To analyze the formation of void waves at various length scales, the behavior of bubbles and their relevance to dragreduction performance were investigated simultaneously. We designed a model ship that allows various measuring devices to be attached including ultrasonic bubble meas- urement systems, wall shear stress sensors, and optical bubble-imaging systems. Figure presents schematic dia- grams of the model ship; Table 2 lists its dimensions and basic specifications. Except for aluminum rims, the model ship is for the most part made of transparent acrylic resin; its overall length (L) is 4000 mm, width (W) 600 mm, and height (H) 500 mm. The xy, and coordinates are defined respectively as the streamwise distance from the lead- ing edge, the vertical downward position from the bot- tom plate, and the spanwise position from the central axis of the ship. To avoid influences of bow-generated splash- ing waves to the boundary layer structure, two guide walls protruding 20 mm below the bottom plate are attached to both edges (Fig. 1c). To impose an ideal spatially devel- oping boundary layer on the flat bottom plate, the hull of the ship is completely flat with no ridges and has a smooth plate surface. The leading edge of the bottom plate has a 45° bevel to minimize downstream influences of the front- edge flow separation. For this model ship, we also calcu- lated its center of gravity, meta-center in the body-neutral floating state, and recovery moment vector from various inclined attitudes after the adopted strength of materials were determined in high-speed towing conditions. We omit the description of these design features to focus on the two- phase fluid dynamics of the ship.The air injector supplying the bubbles consists of a com-pressor, an airflow rate control system, a buffer chamber of total volume 5.0 × 10−3 m3, and a multi-hole bubble injec- tion plate having 42 open holes, each of 5 mm diameteraLength (L) 4000 mm Height (H) 500 mm Width (W) 600 mmbAir compressorMovable cameraxxyForwardMid-shipzyx = 0.7 mx = 1.1 mAftCamera 30°c65 mmdx = 2.3 mL = 4 mex = 3.5 mProwBottom plateAirRefractive indexShear stress sensor135°matching materialUltrasonic transduceryxBufferchamberFlowSide wallyxPlatewith holes42 × Φ5 mmFlowxy FlowInjected bubblesθ = 8°25 mmh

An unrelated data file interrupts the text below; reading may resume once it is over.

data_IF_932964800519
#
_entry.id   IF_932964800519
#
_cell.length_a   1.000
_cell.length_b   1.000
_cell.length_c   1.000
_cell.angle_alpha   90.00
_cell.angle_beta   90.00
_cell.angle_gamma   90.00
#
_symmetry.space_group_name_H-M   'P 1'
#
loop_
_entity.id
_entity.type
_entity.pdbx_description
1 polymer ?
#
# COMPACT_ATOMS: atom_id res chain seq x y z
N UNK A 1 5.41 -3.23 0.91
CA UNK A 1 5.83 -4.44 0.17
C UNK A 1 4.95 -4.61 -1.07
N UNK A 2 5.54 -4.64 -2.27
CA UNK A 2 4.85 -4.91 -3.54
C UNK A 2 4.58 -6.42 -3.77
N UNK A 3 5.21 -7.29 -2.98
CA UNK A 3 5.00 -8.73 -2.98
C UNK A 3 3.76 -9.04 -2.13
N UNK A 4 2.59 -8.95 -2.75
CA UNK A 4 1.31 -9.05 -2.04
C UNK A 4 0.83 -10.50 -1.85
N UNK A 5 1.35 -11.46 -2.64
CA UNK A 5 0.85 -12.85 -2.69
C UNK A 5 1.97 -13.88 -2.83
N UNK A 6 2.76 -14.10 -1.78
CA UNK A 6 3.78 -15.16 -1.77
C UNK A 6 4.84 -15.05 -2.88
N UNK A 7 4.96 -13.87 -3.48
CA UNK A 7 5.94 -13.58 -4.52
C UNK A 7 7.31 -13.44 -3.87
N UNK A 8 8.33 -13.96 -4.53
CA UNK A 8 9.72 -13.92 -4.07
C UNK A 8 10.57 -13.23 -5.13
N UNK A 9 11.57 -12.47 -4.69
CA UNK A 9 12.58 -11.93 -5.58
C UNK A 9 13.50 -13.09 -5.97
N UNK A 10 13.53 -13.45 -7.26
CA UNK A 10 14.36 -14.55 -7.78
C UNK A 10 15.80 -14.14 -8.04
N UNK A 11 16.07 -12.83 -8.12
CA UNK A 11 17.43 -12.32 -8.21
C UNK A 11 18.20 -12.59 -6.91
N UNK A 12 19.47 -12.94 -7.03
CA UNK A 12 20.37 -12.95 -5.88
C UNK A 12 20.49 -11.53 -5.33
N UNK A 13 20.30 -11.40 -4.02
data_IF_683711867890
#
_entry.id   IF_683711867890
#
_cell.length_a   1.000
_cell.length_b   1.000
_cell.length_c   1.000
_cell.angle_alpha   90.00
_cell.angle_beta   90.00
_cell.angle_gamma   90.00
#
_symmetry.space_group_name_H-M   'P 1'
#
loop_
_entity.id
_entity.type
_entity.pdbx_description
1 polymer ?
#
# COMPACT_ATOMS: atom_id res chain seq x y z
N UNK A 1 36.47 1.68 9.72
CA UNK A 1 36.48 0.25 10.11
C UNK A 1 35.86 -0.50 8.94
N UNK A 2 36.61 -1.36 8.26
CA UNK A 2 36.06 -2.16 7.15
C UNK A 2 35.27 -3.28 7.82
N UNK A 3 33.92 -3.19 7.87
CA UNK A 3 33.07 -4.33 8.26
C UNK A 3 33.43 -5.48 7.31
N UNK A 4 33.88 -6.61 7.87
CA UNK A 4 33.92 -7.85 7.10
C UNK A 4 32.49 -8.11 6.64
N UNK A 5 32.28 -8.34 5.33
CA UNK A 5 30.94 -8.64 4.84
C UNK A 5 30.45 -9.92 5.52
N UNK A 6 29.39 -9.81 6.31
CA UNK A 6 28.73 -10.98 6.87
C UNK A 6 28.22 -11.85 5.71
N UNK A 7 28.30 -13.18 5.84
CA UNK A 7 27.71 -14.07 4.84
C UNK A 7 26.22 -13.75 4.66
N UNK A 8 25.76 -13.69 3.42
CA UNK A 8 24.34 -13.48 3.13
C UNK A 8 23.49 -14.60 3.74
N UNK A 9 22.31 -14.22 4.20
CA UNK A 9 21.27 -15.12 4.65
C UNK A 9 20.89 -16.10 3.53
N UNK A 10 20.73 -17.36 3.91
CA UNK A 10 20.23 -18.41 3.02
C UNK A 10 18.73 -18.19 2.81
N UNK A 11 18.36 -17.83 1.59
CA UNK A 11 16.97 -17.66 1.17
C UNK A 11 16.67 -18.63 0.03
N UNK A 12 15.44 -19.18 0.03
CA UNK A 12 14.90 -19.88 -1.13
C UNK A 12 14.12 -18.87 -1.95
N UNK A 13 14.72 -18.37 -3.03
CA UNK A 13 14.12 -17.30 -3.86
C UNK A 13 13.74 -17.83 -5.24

10 mm20 mm90 mmH200 mm

      Fig. 1 Schematic diagram of the experimental facility; a top view of the model ship, b side view of the model ship, c details of the leading edge,